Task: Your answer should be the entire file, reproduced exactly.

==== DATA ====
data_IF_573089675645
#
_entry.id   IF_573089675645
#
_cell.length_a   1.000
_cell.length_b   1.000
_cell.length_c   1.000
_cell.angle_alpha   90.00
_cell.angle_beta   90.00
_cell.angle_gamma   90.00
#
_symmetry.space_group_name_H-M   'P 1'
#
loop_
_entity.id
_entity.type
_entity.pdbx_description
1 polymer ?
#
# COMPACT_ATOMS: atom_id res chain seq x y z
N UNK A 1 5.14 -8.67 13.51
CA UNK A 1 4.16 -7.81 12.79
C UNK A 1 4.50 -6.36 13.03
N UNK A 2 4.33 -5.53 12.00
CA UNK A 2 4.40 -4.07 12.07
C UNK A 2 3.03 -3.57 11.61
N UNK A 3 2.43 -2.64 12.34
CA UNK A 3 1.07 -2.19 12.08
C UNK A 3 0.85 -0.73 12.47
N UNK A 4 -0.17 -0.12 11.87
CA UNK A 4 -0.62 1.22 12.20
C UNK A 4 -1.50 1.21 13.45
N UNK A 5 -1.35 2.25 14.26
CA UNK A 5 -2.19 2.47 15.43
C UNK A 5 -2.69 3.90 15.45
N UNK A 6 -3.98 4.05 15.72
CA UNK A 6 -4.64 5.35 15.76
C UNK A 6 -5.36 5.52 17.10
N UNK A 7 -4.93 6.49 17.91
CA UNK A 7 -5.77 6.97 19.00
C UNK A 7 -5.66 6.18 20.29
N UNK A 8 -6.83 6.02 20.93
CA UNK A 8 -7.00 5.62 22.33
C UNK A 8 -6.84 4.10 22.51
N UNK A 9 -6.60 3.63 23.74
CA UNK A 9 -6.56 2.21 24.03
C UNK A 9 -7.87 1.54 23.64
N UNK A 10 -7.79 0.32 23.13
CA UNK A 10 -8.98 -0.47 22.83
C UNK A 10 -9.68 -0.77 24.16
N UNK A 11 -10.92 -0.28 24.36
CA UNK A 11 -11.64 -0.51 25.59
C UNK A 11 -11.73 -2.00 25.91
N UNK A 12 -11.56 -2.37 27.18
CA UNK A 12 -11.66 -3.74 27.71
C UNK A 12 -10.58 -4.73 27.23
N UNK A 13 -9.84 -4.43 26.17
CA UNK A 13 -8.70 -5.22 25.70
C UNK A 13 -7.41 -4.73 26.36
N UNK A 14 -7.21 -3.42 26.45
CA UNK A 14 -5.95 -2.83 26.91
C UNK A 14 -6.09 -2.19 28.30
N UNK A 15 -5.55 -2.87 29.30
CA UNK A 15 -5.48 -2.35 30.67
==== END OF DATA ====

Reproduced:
data_IF_573089675645
#
_entry.id   IF_573089675645
#
_cell.length_a   1.000
_cell.length_b   1.000
_cell.length_c   1.000
_cell.angle_alpha   90.00
_cell.angle_beta   90.00
_cell.angle_gamma   90.00
#
_symmetry.space_group_name_H-M   'P 1'
#
loop_
_entity.id
_entity.type
_entity.pdbx_description
1 polymer ?
#
# COMPACT_ATOMS: atom_id res chain seq x y z
N UNK A 1 5.14 -8.67 13.51
CA UNK A 1 4.16 -7.81 12.79
C UNK A 1 4.50 -6.36 13.03
N UNK A 2 4.33 -5.53 12.00
CA UNK A 2 4.40 -4.07 12.07
C UNK A 2 3.03 -3.57 11.61
N UNK A 3 2.43 -2.64 12.34
CA UNK A 3 1.07 -2.19 12.08
C UNK A 3 0.85 -0.73 12.47
N UNK A 4 -0.17 -0.12 11.87
CA UNK A 4 -0.62 1.22 12.20
C UNK A 4 -1.50 1.21 13.45
N UNK A 5 -1.35 2.25 14.26
CA UNK A 5 -2.19 2.47 15.43
C UNK A 5 -2.69 3.90 15.45
N UNK A 6 -3.98 4.05 15.72
CA UNK A 6 -4.64 5.35 15.76
C UNK A 6 -5.36 5.52 17.10
N UNK A 7 -4.93 6.49 17.91
CA UNK A 7 -5.77 6.97 19.00
C UNK A 7 -5.66 6.18 20.29
N UNK A 8 -6.83 6.02 20.93
CA UNK A 8 -7.00 5.62 22.33
C UNK A 8 -6.84 4.10 22.51
N UNK A 9 -6.60 3.63 23.74
CA UNK A 9 -6.56 2.21 24.03
C UNK A 9 -7.87 1.54 23.64
N UNK A 10 -7.79 0.32 23.13
CA UNK A 10 -8.98 -0.47 22.83
C UNK A 10 -9.68 -0.77 24.16
N UNK A 11 -10.92 -0.28 24.36
CA UNK A 11 -11.64 -0.51 25.59
C UNK A 11 -11.73 -2.00 25.91
N UNK A 12 -11.56 -2.37 27.18
CA UNK A 12 -11.66 -3.74 27.71
C UNK A 12 -10.58 -4.73 27.23
N UNK A 13 -9.84 -4.43 26.17
CA UNK A 13 -8.70 -5.22 25.70
C UNK A 13 -7.41 -4.73 26.36
N UNK A 14 -7.21 -3.42 26.45
CA UNK A 14 -5.95 -2.83 26.91
C UNK A 14 -6.09 -2.19 28.30
N UNK A 15 -5.55 -2.87 29.30
CA UNK A 15 -5.48 -2.35 30.67